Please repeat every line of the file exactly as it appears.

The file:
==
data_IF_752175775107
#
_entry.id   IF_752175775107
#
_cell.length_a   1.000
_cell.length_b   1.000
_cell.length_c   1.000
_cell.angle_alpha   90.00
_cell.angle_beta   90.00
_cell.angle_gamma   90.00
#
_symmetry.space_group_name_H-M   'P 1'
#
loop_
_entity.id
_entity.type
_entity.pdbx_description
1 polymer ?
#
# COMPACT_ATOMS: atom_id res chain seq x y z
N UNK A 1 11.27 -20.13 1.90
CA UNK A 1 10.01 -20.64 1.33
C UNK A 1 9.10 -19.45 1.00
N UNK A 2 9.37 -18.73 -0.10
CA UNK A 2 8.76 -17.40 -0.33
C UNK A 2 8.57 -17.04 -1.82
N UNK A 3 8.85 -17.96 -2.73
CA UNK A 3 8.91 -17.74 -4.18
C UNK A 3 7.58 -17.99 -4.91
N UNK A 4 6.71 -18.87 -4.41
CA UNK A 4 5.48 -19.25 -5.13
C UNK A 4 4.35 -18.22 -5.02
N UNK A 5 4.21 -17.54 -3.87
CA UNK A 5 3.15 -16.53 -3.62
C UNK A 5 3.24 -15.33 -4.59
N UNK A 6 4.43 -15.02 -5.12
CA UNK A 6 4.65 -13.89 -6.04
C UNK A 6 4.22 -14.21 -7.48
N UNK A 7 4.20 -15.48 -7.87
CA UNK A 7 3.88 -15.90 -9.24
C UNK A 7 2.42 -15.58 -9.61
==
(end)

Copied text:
data_IF_752175775107
#
_entry.id   IF_752175775107
#
_cell.length_a   1.000
_cell.length_b   1.000
_cell.length_c   1.000
_cell.angle_alpha   90.00
_cell.angle_beta   90.00
_cell.angle_gamma   90.00
#
_symmetry.space_group_name_H-M   'P 1'
#
loop_
_entity.id
_entity.type
_entity.pdbx_description
1 polymer ?
#
# COMPACT_ATOMS: atom_id res chain seq x y z
N UNK A 1 11.27 -20.13 1.90
CA UNK A 1 10.01 -20.64 1.33
C UNK A 1 9.10 -19.45 1.00
N UNK A 2 9.37 -18.73 -0.10
CA UNK A 2 8.76 -17.40 -0.33
C UNK A 2 8.57 -17.04 -1.82
N UNK A 3 8.85 -17.96 -2.73
CA UNK A 3 8.91 -17.74 -4.18
C UNK A 3 7.58 -17.99 -4.91
N UNK A 4 6.71 -18.87 -4.41
CA UNK A 4 5.48 -19.25 -5.13
C UNK A 4 4.35 -18.22 -5.02
N UNK A 5 4.21 -17.54 -3.87
CA UNK A 5 3.15 -16.53 -3.62
C UNK A 5 3.24 -15.33 -4.59
N UNK A 6 4.43 -15.02 -5.12
CA UNK A 6 4.65 -13.89 -6.04
C UNK A 6 4.22 -14.21 -7.48
N UNK A 7 4.20 -15.48 -7.87
CA UNK A 7 3.88 -15.90 -9.24
C UNK A 7 2.42 -15.58 -9.61